by them and followed by Enda, she went on through the wood. When they
had left it behind them Enda saw on a green hill before him the
snow-white palace of the fairy queen.

As the queen approached the steps that led up to the open door, a band
of tiny fairies, dressed in rose-coloured silk, came out, carrying
baskets of flowers, which they flung down on the steps to make a
fragrant carpet for her. They were followed by a band of harpers
dressed in yellow silken robes, who ranged themselves on each side of
the steps and played their sweetest music as the queen ascended.

When the queen, followed by Enda, entered the palace, they passed
through a crystal hall that led to a banquet-room. The room was
lighted by a single star, large as a battle-shield. It was fixed
against the wall above a diamond throne.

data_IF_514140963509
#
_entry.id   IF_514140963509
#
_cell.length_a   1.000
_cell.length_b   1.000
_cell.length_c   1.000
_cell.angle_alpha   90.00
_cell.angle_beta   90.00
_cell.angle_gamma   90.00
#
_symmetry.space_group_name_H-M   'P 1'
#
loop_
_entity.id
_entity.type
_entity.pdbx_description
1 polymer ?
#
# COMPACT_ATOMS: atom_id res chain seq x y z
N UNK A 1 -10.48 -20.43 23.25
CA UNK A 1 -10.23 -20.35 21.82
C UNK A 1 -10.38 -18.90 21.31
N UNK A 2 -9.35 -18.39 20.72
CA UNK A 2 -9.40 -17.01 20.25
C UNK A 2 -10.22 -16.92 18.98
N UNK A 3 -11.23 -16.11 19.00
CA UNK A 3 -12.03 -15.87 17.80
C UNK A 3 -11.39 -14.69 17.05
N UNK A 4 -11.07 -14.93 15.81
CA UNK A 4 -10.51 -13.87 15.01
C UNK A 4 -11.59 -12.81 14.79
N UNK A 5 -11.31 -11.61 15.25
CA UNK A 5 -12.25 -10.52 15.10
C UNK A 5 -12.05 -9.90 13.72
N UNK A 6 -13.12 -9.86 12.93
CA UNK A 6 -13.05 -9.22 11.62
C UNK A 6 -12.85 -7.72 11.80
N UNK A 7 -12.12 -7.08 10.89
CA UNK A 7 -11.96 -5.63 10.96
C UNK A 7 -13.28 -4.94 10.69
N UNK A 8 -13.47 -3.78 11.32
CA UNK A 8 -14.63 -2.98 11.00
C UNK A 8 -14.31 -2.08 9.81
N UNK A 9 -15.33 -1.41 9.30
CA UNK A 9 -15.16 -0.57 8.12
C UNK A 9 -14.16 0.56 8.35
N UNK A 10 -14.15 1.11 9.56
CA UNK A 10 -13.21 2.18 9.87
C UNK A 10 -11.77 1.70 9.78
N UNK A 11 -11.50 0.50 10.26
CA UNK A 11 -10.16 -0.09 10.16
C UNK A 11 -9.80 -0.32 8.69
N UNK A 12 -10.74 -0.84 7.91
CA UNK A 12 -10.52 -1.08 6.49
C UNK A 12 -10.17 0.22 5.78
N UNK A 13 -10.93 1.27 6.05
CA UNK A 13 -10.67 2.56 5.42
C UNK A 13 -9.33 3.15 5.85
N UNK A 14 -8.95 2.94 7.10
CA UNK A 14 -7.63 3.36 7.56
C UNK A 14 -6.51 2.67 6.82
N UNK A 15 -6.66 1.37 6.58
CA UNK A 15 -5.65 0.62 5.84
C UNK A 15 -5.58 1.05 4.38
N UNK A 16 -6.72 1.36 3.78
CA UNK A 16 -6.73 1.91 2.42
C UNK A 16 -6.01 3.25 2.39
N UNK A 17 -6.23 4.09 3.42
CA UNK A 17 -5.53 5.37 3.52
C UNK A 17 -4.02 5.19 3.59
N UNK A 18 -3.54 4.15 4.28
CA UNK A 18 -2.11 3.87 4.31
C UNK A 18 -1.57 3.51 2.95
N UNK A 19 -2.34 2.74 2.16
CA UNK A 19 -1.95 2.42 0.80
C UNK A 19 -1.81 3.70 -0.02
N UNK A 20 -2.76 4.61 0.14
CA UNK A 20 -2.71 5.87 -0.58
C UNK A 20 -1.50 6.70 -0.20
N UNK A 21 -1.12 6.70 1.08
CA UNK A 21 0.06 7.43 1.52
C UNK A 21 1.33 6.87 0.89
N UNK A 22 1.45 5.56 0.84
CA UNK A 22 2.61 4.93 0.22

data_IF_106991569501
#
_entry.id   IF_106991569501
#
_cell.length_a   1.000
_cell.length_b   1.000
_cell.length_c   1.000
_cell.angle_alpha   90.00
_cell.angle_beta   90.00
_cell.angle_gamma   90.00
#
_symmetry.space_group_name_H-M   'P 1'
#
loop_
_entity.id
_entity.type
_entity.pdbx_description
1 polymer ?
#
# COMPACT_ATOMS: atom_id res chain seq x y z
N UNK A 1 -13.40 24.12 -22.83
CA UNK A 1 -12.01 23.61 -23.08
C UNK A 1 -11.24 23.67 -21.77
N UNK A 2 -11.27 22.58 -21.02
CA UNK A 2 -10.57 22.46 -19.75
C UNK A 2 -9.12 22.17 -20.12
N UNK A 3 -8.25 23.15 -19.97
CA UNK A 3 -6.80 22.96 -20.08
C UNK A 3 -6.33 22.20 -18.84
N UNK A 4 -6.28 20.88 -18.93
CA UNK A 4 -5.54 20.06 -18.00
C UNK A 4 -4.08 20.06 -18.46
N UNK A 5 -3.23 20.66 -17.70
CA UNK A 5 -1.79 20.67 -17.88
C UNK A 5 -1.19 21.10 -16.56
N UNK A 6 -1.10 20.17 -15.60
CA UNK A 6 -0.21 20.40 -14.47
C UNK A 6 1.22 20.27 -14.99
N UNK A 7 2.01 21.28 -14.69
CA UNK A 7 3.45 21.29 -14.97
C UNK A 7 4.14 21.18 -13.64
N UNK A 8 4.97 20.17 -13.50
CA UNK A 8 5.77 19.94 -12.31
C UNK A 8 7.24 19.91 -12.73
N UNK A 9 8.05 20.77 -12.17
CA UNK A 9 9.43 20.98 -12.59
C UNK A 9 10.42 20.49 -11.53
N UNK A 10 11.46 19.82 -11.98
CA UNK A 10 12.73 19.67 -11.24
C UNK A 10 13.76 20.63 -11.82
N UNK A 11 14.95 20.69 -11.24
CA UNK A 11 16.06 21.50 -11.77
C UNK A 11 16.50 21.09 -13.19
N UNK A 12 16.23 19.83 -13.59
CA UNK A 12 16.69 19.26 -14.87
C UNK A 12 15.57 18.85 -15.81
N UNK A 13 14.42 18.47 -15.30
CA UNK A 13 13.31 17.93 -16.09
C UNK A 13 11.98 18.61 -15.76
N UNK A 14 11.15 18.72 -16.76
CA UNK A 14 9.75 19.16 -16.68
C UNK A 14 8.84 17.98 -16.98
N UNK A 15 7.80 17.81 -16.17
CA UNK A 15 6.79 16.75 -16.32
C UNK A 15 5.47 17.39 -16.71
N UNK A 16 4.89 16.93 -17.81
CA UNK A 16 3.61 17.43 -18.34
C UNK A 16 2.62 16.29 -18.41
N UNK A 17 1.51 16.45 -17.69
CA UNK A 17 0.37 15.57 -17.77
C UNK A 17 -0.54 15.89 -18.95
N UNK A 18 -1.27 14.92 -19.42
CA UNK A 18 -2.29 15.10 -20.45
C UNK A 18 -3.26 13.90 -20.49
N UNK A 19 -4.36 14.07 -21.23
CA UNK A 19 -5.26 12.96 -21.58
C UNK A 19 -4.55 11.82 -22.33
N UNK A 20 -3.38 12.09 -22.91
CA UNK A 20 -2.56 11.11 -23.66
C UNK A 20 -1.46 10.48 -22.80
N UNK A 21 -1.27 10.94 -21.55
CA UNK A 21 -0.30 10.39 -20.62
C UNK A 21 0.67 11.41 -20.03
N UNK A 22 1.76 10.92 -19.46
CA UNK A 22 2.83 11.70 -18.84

The queen seated herself upon the throne, and the pages, advancing
towards her, and bending low, as they approached the steps, handed
her a golden wand.

The queen waved the wand three times, and a table laden with all kinds
of delicacies appeared upon the floor. Then she beckoned Enda to her,
and when he stood beside her the fairy table was no higher than his
knee.

"I am afraid I must make you smaller, Enda," said the queen, "or you
will never be able to seat yourself at my fairy table."

And having said this, she touched Enda with the golden wand, and at
once he became as small as her tallest page. Then she struck the steps
of her throne, and all the nobles of her court, headed by her bards,
took their places at the festive board.

The feast went on right merrily, and when the tiny jewelled
drinking-cups were placed upon the table, the queen ordered the
harpers to play.

And the little harpers struck the chords, and as Enda listened to the
music it seemed to him as if he was being slowly lifted from his seat,